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Wendy Dau said she’s not afraid of words like inclusion, equity and diversity — and she doesn’t want other educators to be afraid either.
“At the moment, in our political climate, we shy away from these words, this vocabulary,” said Dau.
But those conditions are at the heart of everything schools do when they’re at their best, said the new Provo City School District principal.
“I think everyone should be able to make a commitment to ensure that all students enjoy and love coming to school, that they feel very involved and safe, that they feel that they are seen and that their experiences are validated whatever they are,” she added.
This attitude first appealed to her at the schools in Provo. The district is one of the few in the state with a strong Equality and Inclusion Statement. And she hopes to build on that in the years to come.
Dau will officially begin her work as headmistress when school starts on August 16 and will spend the first day with the 13,000 students she will be supervising in this job.
“[Provo is] a smaller district,” said Dau. “So when you’re in a cabinet in a very large district, you find that your influence is rather minimal and that it’s very remote from the classroom. But in this county, where there are only two high schools and two middle schools, it’s much easier to feel that impact.”
She was appointed by the Provo School District School Board in May. Dau succeeds Keith Rittel, who had held the position since June 2012 before retiring.
Dau grew up in Bountiful and attended Brigham Young University, where she majored in history and English classes. She has two graduate degrees from the University of Utah.
She began her career at the Davis School District, where she taught for 17 years. In 2013, she became the assistant principal at Jordan High School in Sandy, on the southern end of Salt Lake County. Over the next eight years, she held various leadership positions in the Canyons School District before accepting her final position as director of federal and state programs for the district.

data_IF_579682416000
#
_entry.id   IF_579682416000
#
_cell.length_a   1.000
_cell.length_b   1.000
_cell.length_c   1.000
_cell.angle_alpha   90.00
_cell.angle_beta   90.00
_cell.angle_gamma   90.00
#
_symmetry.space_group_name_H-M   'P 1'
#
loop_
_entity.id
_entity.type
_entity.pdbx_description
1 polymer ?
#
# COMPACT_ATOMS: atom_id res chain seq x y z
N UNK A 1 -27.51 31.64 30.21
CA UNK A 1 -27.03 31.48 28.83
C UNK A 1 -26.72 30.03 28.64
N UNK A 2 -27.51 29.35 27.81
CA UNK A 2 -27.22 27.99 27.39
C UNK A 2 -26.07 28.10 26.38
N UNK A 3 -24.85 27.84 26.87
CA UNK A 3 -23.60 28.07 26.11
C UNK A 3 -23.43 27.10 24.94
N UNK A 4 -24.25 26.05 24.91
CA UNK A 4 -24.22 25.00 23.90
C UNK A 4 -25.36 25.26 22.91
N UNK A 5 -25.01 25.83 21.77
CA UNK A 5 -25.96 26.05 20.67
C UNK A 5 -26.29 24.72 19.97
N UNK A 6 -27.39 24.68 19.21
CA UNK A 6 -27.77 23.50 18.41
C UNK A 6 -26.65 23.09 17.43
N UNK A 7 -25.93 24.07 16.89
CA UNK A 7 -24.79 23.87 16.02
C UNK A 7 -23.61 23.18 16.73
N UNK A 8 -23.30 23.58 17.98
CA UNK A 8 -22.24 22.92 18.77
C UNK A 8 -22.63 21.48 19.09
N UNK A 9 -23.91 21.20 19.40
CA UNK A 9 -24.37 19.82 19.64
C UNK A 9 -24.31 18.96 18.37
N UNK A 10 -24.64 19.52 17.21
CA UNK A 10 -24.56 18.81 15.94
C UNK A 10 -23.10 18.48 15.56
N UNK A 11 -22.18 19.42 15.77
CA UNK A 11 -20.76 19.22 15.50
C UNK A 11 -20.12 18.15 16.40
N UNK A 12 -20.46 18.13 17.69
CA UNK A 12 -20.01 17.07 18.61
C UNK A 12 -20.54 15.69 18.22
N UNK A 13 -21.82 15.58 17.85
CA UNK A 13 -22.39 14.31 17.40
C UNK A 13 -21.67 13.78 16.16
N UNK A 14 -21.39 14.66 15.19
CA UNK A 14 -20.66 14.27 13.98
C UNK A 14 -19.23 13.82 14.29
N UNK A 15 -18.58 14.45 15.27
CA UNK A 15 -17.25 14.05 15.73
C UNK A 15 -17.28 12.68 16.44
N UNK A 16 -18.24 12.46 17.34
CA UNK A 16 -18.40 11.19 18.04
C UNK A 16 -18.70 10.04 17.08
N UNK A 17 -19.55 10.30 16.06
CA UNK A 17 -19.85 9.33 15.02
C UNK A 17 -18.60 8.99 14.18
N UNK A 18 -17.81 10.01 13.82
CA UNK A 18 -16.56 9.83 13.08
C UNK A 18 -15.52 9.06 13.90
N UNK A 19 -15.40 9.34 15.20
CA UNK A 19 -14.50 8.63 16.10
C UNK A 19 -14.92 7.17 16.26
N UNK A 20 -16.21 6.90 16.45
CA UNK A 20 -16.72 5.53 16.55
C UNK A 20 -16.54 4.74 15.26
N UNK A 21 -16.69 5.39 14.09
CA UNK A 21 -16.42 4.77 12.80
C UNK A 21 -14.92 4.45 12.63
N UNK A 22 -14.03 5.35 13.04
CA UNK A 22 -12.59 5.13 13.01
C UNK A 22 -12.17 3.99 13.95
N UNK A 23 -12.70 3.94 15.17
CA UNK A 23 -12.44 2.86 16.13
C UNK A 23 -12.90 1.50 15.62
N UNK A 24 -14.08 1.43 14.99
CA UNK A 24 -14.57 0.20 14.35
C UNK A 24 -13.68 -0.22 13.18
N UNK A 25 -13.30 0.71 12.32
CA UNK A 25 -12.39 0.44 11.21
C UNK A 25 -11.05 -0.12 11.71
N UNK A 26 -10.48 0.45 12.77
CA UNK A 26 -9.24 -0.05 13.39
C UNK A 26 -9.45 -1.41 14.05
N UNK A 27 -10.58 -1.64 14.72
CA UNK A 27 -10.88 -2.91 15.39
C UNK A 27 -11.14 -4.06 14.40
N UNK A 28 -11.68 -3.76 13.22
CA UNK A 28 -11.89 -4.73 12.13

Dau said that in recent years, the Provo School District has seen an increase in its diversity, particularly in the number of students affected by homelessness and multilingual students. It may not be what the average person thinks about Utah County, which has historically been overwhelmingly wealthy and white.
“We’re seeing higher levels of poverty, greater housing challenges, and an increase in students who, while not inherently homeless, experience what we would call ‘homelessness’ when their housing is unstable,” Dau said.
As the daughter of immigrants from Denmark, Dau said she embraces diversity and different backgrounds. And she wants those identities to be celebrated.
“We have to pick up the students where they are,” she said. “Whether it’s because of their talent or because of their multilingualism, which I also see as a great advantage. I don’t want our students who speak more than one language ever to feel that this is a problem. That has to be taken as ‘that’s great’.”
Dau said she recognizes that schools have recently become a political battleground, particularly when it comes to diversity and inclusion. These include banning books on the minority experience, challenging any discussion of race in the classroom, or even having Utah’s elected officials claim that schools are “complicit in the manipulation of children for sex trafficking.” Dau said her priority is the students and she makes sure every child feels accepted and safe.
In the broadest sense, justice means to them. Regardless of a student’s experience, she said, they should be able to come to school who they are and have equal access to a quality education.
“All we have to do is sit in the same room often and have face-to-face conversations,” she said, to get individuals to work together towards a common goal.
Dau emphasized the relationship between parents and educators as one way to do this.
“We have to work with them [parents],” she said. “We shouldn’t force a kid to switch codes when they go home. … It should be a partnership where we’re working towards the same thing.”
Code switching for students often makes it seem like they speak a language at home and come to school feeling pressured to look or speak differently. She wants students to be able to feel who they are.
One key change she hopes parents and students will notice under her leadership is better communication, Dau said.
“I’m probably a more public figure than some superintendents,” she said.
She intends to be active on social media and to host a new podcast to highlight events in the district.
In addition to an intensive focus on science, Dau also wants to create a positive culture for students and employees, said Dau. This is where inclusion comes into play.
“I want to make sure that children enjoy coming to school,” she said. “But also our employees, I want them to enjoy coming to work.”
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